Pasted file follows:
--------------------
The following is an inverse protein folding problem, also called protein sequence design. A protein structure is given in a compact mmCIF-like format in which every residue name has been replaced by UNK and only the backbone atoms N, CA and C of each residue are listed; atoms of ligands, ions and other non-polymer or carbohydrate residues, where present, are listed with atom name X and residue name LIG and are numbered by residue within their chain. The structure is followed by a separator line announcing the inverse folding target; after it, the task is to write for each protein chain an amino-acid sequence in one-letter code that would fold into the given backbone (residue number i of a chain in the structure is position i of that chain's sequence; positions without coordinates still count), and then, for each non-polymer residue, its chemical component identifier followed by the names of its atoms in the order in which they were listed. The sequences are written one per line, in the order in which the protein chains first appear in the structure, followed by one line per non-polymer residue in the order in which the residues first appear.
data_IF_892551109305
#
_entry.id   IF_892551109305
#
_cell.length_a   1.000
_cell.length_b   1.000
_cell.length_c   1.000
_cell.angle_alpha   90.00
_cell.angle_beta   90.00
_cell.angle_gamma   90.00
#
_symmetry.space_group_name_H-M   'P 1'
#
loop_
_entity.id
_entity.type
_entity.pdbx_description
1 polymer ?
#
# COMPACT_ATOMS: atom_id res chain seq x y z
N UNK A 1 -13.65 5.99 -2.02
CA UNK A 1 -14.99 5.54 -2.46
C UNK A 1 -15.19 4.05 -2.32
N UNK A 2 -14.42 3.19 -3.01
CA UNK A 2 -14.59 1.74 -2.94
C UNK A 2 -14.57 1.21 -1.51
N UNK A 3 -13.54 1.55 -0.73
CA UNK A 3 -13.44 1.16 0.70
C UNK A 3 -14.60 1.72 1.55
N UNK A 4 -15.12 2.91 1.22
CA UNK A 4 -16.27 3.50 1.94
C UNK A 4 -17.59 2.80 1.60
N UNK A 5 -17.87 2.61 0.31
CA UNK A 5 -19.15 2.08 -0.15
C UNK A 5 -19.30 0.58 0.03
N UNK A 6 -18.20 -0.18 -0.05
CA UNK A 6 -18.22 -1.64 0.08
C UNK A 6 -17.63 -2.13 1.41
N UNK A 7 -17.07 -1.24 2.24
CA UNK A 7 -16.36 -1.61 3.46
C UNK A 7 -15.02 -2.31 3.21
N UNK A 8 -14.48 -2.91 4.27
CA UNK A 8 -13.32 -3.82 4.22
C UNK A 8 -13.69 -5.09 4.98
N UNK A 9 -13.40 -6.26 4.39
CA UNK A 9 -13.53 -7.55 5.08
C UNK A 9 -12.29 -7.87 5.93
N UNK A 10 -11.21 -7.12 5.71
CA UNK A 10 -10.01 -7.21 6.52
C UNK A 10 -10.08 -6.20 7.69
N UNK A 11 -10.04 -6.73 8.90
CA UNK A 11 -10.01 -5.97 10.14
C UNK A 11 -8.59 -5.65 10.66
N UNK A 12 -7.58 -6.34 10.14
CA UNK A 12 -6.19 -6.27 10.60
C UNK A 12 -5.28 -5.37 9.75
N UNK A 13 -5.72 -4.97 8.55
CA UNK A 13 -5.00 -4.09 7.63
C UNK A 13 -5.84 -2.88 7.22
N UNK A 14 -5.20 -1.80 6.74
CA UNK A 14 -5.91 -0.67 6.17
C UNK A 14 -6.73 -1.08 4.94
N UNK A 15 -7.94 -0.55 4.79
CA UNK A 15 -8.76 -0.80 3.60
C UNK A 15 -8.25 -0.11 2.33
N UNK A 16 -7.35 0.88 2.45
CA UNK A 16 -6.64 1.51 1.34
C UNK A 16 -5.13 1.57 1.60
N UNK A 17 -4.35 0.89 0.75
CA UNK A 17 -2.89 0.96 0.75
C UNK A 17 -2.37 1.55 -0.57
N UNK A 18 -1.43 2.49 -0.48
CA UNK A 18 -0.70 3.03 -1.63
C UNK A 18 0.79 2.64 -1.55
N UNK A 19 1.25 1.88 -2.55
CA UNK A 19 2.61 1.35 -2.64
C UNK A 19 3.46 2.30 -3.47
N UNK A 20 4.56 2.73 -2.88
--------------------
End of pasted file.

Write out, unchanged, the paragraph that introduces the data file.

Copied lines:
The following is an inverse protein folding problem, also called protein sequence design. A protein structure is given in a compact mmCIF-like format in which every residue name has been replaced by UNK and only the backbone atoms N, CA and C of each residue are listed; atoms of ligands, ions and other non-polymer or carbohydrate residues, where present, are listed with atom name X and residue name LIG and are numbered by residue within their chain. The structure is followed by a separator line announcing the inverse folding target; after it, the task is to write for each protein chain an amino-acid sequence in one-letter code that would fold into the given backbone (residue number i of a chain in the structure is position i of that chain's sequence; positions without coordinates still count), and then, for each non-polymer residue, its chemical component identifier followed by the names of its atoms in the order in which they were listed. The sequences are written one per line, in the order in which the protein chains first appear in the structure, followed by one line per non-polymer residue in the order in which the residues first appear.